The printed copies of the Terms of Use show it to be a much lengthier document than either of the Partner Agreements. The Terms of Use provide that users can use the service provided they comply with "these Terms." It has 13 sections. Section 1 states that if a user does not agree to be fully bound by all the terms, "please do not access or use the service." Section 4 states that the user agrees not to post content that is abusive, obscene, or inappropriate in any way. Section 5 is about YouNow's right to shut down, deny, or limit a user's access at any time for any reason at its sole discretion. Section 12 states that the user "waives all rights to trial in any action or proceeding instituted in connection with the service or these terms. Any controversy or claim arising out of or relating to the service or these terms shall be settled by binding arbitration" in accordance with the rules of the AAA, to be conducted in New York County. Section 13 provides that the Terms of Use "constitute the entire agreement between the parties concerning the subject matter hereof . . ."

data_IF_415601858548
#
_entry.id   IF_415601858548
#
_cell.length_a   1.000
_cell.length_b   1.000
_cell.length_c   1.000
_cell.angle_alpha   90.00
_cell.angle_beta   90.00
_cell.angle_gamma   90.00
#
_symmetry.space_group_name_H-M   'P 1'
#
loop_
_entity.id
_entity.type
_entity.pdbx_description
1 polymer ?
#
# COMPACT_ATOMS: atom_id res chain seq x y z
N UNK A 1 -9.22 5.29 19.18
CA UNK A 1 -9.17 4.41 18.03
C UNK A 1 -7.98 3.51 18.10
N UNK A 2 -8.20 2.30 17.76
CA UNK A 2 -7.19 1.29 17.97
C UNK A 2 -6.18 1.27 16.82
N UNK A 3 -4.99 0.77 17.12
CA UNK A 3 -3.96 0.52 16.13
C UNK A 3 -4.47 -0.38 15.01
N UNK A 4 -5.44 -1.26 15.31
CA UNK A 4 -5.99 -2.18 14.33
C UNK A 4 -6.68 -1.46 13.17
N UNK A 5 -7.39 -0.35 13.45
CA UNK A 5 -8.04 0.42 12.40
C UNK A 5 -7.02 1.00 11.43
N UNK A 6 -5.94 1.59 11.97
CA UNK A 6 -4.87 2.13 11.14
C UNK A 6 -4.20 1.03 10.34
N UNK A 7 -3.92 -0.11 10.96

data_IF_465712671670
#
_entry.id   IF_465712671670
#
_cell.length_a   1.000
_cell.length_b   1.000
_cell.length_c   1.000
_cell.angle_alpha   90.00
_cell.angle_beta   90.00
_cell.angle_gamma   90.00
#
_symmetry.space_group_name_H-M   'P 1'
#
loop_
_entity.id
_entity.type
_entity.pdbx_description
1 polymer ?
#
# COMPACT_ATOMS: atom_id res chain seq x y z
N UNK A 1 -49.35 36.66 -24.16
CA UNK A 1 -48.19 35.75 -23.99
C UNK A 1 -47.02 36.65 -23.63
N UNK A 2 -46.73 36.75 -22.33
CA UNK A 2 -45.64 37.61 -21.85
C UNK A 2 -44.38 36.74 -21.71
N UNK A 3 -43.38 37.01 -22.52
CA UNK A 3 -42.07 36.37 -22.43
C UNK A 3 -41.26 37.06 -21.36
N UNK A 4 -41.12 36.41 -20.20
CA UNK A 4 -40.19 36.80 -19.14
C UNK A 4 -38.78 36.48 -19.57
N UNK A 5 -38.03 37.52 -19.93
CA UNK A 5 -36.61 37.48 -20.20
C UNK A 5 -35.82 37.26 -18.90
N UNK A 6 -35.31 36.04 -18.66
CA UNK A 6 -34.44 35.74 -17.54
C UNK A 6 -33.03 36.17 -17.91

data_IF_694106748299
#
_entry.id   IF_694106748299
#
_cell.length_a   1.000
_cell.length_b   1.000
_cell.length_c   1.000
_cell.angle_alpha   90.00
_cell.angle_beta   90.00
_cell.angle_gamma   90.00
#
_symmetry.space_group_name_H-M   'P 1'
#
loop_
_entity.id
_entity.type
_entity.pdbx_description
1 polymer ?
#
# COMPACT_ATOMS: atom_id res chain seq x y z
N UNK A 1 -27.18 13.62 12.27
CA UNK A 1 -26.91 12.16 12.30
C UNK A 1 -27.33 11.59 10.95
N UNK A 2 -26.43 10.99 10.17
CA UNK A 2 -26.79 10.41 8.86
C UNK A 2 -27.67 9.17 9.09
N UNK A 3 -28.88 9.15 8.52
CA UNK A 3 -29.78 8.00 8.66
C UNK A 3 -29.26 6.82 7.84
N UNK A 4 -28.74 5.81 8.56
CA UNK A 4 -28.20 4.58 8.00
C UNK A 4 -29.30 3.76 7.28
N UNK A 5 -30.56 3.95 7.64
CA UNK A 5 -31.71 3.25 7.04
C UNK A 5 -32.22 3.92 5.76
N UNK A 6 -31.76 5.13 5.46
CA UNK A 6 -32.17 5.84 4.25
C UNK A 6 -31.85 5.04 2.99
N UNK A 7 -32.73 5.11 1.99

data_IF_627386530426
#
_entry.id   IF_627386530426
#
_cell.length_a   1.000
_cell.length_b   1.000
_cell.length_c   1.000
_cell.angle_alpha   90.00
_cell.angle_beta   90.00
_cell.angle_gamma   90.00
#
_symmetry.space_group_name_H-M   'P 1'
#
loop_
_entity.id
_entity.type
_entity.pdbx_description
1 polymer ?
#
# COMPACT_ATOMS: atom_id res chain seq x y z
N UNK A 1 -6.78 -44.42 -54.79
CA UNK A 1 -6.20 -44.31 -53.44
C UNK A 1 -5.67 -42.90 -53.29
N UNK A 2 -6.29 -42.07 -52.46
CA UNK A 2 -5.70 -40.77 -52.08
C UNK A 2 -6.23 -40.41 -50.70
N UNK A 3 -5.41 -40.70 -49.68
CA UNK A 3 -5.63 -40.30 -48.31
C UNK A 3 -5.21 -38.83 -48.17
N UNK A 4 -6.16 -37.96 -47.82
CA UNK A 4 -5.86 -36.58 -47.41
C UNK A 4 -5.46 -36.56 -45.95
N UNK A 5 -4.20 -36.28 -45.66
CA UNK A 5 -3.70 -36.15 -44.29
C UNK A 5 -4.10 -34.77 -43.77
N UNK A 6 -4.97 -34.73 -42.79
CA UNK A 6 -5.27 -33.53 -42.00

Ianuale states that the Partner Agreement governs his relationship with defendants and that under that agreement he is not obligated to arbitrate. Defendants state that the Partner Agreement applies only to disputes concerning partner financial matters and that all other matters require arbitration. Defendants argue that the parties' instant disputes arise under the Terms of Use and must be arbitrated according to that agreement.

Ianuale opposes the motion to compel arbitration on several grounds, including that Sideman's affidavit contains false statements about YouNow. Sideman's affidavit alleges that the sign-in page states "By signing in you agree to our terms of use," and that this version of the page was in use as of January 2014. Ianuale's affidavit alleges that, on January 9, 2014, the sign- [*4]in page did not contain such a statement. However, Ianuale does not allege that there was no such statement when he first signed in as a user in July 2014.